An exploratory survey method for archaeoastronomy, applied to standing stones at the Hauviri and Taputapuātea maraes, Ra'iātea
Polynesia has a vast area, and surveys are few and unsystematic. Rapid, low-cost and personnel surveys are needed to identify cases that merit an in-depth treatment. However, surveying options are limited, especially where relative positions of objects and the azimuths between them are important. In this article, a survey method is tested on standing stones at the Taputāpuatea and Hauviri maraes, Ra ‘iātea. The resulting data set was used to test three hypotheses, namely: the stones line up with voyage destinations, or commemorate significant voyages; stones form an analogue “star compass” of directions where significant navigational stars rise and set; and stones line up with important stars at a significant epoch of the year. The surveys yielded a data set that benchmarks stone positions at the time of survey, is capable of fairly accurate azimuth comparisons, and is sufficiently rich to be mined in different ways in subsequent research. One situation at the season of Matariki in AD1250 is identified for further investigation.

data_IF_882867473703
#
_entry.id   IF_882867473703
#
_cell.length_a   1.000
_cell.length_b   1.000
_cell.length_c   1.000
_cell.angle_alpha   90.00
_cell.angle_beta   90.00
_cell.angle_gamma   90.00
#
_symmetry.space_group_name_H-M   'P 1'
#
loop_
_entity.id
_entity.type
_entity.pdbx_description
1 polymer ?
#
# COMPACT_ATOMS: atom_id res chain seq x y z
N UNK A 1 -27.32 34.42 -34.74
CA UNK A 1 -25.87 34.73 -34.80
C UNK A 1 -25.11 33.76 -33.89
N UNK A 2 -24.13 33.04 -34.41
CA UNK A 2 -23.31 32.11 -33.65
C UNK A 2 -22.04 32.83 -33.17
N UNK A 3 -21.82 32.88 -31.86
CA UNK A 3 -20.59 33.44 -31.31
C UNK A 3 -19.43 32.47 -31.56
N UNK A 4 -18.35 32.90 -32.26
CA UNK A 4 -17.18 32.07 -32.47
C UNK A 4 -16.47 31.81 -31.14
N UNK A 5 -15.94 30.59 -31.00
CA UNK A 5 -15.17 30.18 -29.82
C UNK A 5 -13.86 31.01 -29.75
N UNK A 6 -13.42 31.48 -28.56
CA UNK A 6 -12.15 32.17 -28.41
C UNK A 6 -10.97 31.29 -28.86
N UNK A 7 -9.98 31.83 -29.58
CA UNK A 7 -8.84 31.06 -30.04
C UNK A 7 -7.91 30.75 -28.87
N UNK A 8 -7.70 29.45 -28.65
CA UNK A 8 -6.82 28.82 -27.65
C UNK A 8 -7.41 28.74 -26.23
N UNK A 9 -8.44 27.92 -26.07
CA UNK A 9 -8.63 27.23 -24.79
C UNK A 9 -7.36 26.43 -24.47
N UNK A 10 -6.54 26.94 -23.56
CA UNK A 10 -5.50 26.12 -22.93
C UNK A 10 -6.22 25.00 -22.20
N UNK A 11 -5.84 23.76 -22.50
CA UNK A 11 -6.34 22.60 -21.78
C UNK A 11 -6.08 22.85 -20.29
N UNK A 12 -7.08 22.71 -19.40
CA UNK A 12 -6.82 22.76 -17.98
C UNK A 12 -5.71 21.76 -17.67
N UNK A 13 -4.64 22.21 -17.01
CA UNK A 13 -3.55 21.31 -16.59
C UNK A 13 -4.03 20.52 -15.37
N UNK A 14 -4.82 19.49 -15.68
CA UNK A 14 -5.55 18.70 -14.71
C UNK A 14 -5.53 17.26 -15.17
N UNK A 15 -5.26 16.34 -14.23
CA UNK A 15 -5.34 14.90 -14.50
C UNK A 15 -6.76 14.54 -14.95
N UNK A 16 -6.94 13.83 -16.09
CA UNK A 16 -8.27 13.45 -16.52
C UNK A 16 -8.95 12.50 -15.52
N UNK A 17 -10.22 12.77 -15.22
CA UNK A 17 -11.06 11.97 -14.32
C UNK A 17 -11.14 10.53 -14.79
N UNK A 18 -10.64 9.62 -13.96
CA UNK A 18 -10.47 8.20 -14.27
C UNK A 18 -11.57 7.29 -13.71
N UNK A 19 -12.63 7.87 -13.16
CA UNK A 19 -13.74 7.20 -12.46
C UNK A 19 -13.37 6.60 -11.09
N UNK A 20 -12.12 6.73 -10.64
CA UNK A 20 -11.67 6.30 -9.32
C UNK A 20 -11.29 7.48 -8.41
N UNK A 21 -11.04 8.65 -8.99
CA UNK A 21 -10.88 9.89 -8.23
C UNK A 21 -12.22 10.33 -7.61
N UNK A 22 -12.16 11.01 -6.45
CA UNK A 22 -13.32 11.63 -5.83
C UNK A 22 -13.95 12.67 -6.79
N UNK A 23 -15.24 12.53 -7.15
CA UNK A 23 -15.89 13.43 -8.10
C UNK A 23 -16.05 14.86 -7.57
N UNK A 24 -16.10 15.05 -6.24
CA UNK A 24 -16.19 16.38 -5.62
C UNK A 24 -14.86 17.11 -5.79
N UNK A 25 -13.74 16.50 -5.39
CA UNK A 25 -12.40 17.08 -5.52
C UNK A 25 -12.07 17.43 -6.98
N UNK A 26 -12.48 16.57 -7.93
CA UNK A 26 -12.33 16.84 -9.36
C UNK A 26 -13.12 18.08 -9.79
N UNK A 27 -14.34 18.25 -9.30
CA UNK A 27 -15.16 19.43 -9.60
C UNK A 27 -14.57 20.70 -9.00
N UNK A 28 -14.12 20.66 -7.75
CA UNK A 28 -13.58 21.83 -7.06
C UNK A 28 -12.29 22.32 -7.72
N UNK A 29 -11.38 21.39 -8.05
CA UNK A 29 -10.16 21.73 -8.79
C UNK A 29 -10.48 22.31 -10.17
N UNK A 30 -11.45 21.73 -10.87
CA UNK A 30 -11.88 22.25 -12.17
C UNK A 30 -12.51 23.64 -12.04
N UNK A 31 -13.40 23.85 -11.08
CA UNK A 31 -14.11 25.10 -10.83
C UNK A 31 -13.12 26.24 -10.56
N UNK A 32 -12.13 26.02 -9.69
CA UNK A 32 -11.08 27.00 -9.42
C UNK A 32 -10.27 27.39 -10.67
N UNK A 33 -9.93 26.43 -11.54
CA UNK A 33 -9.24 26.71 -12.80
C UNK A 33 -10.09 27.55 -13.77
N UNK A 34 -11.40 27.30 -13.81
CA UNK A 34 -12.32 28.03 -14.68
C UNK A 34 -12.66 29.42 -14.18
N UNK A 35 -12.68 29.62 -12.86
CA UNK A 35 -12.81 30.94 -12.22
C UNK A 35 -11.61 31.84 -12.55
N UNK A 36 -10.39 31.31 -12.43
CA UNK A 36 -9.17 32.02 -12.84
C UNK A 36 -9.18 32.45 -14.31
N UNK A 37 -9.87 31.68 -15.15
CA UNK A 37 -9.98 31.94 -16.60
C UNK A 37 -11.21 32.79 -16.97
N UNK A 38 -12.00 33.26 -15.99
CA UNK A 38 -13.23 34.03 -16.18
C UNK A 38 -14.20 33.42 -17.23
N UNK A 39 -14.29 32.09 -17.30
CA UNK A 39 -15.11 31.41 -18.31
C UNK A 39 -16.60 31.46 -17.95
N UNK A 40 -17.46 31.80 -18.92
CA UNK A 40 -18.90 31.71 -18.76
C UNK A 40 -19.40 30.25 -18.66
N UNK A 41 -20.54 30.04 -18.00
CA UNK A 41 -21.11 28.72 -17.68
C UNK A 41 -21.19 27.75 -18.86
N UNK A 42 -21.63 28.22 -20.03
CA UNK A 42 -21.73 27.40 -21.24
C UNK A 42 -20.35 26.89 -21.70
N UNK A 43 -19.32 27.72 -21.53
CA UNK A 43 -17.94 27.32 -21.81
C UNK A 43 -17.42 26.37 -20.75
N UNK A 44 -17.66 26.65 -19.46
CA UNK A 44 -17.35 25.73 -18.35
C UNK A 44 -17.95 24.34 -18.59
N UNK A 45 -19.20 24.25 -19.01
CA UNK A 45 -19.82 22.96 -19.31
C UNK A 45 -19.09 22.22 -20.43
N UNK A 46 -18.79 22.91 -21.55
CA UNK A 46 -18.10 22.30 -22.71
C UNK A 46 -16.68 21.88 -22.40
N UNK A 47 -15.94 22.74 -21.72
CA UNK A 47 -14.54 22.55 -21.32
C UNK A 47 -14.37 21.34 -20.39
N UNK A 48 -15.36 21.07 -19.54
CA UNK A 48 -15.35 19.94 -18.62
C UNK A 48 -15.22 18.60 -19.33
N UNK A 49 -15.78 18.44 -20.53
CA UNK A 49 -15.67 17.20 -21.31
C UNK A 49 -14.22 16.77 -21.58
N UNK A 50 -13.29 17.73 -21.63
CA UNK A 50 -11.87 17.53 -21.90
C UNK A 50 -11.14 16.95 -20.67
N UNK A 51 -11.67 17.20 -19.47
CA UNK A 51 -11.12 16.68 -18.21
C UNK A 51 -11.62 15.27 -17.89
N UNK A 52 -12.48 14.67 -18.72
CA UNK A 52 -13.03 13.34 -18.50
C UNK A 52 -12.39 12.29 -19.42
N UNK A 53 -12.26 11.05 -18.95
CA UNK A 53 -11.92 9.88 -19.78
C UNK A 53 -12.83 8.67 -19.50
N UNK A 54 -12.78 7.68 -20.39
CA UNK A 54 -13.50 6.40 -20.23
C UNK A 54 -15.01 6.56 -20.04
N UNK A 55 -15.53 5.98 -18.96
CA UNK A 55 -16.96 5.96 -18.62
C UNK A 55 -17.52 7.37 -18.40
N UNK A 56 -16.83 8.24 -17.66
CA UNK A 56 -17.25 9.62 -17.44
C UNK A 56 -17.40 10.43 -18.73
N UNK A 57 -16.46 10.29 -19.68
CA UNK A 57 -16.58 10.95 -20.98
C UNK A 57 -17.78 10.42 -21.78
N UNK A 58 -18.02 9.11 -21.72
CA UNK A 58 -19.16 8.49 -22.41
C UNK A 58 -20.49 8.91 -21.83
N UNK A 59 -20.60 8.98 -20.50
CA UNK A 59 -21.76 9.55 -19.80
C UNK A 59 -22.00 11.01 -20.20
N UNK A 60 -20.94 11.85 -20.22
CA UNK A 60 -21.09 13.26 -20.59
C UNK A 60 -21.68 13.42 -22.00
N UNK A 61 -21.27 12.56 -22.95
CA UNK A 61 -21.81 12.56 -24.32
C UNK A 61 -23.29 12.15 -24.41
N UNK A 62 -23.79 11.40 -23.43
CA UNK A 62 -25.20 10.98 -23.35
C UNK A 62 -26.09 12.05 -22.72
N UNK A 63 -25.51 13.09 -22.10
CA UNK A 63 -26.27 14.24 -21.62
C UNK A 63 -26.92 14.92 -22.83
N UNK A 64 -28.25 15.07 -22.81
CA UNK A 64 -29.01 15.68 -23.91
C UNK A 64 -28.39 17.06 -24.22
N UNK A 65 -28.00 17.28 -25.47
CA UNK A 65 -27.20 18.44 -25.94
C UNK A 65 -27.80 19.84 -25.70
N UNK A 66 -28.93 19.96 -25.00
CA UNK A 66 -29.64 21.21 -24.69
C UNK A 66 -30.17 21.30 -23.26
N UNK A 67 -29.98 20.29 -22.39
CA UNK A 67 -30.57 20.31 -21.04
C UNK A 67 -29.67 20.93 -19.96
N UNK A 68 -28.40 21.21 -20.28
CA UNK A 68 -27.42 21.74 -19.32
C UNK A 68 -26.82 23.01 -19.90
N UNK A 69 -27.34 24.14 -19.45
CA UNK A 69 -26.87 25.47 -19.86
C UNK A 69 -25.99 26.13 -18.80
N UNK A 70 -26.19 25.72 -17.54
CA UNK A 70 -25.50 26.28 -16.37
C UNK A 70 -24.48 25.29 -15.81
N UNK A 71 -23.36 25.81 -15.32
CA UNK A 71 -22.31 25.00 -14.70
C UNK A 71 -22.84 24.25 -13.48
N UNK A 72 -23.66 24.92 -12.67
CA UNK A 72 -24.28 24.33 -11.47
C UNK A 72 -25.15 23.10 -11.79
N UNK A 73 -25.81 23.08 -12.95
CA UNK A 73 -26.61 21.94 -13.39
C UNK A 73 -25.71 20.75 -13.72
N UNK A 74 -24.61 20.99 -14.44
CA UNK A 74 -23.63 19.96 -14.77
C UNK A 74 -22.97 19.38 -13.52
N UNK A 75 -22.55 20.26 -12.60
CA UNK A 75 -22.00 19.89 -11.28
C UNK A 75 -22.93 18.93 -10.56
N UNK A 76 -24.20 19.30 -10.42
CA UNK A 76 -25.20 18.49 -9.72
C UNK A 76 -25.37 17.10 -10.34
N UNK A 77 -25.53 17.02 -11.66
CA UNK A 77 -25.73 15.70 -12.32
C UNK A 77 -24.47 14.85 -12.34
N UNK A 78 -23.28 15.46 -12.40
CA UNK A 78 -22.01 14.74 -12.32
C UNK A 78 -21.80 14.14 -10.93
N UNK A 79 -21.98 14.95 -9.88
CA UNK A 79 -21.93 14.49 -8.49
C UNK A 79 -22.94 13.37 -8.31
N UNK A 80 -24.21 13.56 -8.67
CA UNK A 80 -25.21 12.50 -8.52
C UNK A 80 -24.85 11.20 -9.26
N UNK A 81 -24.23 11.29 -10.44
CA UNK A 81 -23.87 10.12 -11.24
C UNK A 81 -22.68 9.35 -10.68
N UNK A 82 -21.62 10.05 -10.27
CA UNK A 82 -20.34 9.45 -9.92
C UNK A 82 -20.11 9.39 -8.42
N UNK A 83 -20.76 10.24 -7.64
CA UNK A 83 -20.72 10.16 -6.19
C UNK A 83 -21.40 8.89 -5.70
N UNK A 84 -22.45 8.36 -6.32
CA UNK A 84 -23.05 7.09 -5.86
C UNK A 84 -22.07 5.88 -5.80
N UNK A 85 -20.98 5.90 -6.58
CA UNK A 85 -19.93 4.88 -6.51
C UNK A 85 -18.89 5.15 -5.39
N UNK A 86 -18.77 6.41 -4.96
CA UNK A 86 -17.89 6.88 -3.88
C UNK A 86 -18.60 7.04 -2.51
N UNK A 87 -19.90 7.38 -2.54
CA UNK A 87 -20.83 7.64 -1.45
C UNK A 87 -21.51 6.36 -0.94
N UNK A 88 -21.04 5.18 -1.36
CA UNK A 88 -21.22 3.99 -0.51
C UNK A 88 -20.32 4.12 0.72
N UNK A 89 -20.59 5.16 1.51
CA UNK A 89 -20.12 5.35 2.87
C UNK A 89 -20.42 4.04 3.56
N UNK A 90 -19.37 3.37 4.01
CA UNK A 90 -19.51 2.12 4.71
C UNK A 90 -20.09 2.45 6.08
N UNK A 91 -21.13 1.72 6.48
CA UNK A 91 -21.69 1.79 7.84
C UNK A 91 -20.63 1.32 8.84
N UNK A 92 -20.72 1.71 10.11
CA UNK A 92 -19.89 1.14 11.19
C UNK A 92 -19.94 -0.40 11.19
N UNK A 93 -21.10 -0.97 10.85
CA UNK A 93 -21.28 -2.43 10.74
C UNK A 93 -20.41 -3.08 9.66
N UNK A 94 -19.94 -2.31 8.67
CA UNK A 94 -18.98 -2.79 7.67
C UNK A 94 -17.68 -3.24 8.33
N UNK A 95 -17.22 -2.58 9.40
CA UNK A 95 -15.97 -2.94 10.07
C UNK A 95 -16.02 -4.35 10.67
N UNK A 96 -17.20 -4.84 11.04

Keywords: Archaeoastronomy; Polynesian voyaging; Standing stones; Exploratory survey
Research Type: Journal Article
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